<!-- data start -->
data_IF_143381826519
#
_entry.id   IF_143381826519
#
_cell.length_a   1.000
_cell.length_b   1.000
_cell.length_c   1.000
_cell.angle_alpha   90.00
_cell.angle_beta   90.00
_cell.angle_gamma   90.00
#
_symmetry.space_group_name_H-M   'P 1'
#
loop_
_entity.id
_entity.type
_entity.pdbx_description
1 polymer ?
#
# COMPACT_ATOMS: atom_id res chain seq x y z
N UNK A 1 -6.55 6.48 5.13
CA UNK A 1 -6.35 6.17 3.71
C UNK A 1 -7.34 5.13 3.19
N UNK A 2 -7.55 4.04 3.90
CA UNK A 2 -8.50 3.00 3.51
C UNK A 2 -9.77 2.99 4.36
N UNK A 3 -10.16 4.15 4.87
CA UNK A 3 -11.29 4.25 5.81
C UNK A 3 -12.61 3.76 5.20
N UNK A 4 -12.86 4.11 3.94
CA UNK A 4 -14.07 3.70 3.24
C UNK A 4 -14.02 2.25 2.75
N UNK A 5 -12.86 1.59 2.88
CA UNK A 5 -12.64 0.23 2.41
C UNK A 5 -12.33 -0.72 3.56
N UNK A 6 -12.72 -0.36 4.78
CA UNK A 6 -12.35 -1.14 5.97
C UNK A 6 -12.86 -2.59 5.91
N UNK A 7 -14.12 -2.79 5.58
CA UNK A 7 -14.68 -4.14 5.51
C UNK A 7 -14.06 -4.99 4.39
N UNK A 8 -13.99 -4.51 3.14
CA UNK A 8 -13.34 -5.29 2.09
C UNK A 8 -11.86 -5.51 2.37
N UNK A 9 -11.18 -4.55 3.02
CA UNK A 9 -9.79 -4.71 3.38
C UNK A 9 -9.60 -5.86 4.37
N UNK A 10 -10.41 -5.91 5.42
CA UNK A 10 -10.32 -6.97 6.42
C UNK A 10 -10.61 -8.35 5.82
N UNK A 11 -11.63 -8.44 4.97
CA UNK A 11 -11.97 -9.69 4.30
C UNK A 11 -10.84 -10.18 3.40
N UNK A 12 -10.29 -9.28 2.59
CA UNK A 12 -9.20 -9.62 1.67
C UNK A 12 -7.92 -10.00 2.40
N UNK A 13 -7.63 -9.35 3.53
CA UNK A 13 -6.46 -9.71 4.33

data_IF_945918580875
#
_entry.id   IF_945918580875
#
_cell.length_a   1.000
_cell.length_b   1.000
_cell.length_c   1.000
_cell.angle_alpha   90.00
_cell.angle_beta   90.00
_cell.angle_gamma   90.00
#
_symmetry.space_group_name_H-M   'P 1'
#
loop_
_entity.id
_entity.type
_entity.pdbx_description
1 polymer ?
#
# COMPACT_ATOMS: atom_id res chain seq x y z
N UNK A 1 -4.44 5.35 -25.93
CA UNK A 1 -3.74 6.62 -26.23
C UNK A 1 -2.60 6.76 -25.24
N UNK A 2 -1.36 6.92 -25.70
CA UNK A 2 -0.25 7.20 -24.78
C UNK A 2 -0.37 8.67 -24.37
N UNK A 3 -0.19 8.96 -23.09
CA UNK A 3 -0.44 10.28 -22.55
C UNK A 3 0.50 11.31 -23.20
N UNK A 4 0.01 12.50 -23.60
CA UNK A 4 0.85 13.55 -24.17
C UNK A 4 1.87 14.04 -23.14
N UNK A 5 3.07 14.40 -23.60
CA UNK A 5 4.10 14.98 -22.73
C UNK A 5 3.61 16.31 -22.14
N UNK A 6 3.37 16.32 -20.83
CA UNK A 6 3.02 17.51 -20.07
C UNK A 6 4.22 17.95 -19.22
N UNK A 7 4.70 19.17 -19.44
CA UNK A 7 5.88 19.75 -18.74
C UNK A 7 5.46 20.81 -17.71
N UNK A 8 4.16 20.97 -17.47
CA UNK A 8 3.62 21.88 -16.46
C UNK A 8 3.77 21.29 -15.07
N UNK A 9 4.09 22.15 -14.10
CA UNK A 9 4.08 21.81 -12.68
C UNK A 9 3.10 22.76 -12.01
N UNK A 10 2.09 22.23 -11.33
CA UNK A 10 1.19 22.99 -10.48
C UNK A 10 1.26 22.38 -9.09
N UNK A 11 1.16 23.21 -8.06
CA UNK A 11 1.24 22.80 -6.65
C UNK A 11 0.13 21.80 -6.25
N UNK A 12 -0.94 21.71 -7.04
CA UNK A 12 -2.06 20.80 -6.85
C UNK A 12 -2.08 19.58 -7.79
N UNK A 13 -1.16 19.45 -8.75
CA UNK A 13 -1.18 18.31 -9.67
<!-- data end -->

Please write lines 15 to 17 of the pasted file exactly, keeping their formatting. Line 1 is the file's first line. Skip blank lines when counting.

_entity.id
_entity.type
_entity.pdbx_description